In 2007, Garcia got documents from Mexico that gave the girl a new name and date of birth. Using those documents, he married her at a courthouse. Police said their daughter was born in 2012.
Police said the woman tried to escape twice but was severely beaten.
The case comes just over a year after kidnapping and rape victims Amanda Berry, Gina DeJesus and Michelle Knight, three women who had gone missing separately about a decade earlier while in their teens or early 20s, were rescued from a house in Cleveland.
Elizabeth Smart, who was kidnapped from her Utah bedroom at 14 and held captive for nine months, told The Associated Press that people cannot know what victims are going through and should not question why the woman didn't escape sooner.
"We don't know what these evil people are holding over them — whether it's their families' lives, their lives, whatever it is," Smart said.
Garcia lived in Bell Gardens for about four years. The family had the second-floor corner unit of a stucco apartment building in a quiet working-class neighborhood across from a park.
Neighbors said Garcia always said hello, joked with neighbors and sometimes brought them fruit. His wife worked for a nearby janitorial service and he held at least two jobs — including one making egg rolls — and also collected cardboard and recyclable items to sell.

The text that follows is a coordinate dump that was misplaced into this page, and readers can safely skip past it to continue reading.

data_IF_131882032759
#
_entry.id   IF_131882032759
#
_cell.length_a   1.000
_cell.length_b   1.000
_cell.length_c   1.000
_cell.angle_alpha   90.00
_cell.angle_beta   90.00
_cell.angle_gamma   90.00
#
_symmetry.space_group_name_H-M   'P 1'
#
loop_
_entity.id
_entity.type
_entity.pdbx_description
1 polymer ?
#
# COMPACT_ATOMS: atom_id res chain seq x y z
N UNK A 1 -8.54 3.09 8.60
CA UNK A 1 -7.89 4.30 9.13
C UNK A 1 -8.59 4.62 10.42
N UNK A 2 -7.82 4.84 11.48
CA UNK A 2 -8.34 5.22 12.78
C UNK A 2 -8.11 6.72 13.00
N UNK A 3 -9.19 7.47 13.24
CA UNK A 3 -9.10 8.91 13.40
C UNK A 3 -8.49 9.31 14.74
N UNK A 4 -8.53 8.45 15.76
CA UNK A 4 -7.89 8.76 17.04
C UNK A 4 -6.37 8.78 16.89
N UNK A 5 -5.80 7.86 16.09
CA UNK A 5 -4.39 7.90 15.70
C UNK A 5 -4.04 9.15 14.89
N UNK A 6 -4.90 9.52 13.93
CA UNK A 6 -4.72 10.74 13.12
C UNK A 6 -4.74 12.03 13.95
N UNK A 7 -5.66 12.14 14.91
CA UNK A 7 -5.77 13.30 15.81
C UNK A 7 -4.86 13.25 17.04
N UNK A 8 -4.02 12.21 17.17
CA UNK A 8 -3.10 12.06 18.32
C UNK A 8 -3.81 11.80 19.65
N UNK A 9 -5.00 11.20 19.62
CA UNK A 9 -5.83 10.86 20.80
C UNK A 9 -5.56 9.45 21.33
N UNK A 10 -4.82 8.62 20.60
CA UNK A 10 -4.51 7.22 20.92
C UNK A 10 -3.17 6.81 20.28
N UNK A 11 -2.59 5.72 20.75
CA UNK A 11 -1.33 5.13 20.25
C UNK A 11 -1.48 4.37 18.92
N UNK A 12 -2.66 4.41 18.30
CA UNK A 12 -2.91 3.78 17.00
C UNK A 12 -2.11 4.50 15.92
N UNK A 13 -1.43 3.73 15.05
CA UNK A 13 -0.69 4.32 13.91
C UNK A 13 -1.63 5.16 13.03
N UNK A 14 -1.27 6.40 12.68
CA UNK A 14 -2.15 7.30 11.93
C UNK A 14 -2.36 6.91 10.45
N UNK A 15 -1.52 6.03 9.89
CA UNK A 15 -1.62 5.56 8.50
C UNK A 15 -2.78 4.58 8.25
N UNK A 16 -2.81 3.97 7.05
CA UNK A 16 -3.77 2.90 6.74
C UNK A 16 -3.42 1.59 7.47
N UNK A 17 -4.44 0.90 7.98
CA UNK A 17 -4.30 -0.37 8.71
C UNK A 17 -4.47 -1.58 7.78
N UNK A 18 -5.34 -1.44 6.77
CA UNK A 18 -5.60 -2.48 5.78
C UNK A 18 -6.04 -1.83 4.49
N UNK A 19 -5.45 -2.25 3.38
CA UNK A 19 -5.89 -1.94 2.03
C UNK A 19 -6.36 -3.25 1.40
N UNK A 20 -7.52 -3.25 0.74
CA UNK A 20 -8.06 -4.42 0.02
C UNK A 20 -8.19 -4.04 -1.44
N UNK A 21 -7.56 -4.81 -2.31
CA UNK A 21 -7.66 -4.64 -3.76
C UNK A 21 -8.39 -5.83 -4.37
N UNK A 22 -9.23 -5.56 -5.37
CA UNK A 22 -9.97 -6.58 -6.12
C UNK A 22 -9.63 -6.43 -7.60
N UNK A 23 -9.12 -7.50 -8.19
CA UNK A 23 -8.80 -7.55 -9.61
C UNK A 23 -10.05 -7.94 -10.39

Garcia said he wanted to save money so that his wife didn't have to work, said Lourdes Hernandez, who babysat their child for a year.
The family threw elaborate parties that included costumed characters and raffle giveaways. A video shot at their daughter's birthday party last year shows the mother with the girl in her arms, line-dancing behind her husband as he wiggles his hips.
Hernandez said the woman took Zumba classes in South Los Angeles and sometimes invited her along.
She said she found the woman's story hard to believe.
"He worked hard for her," she said.
Maria Sanchez said the woman had her own car.
"Sometimes she just leaves with her daughter in the car, she never looked scared," she said.
Neighbors said the family took trips together to Disneyland and the beach, and even up north to visit Garcia's family.
"I'm astounded she waited so long to say something," said Rita Salazar.
Police said Garcia repeatedly told the victim her family had given up looking for her.
Only recently, she contacted her sister on Facebook on the woman's birthday and they started to communicate, police said. She also learned that her mother had indeed tried to find her, going to a Spanish-language television station and newspaper in 2004.
Small gifts of kindness from a captor, a bit of food, a trip to the bathroom, can create positive feelings within the victim, said Dr. Frank Ochberg, an expert on the psychology of captives.
"Someone takes away the fear, the isolation, and we have positive feelings," he said. "That could be the beginning of a trauma bond."
Associated Press writers Michael R. Blood and Justin Pritchard in Los Angeles, and Michelle Price in Salt Lake City contributed to this report.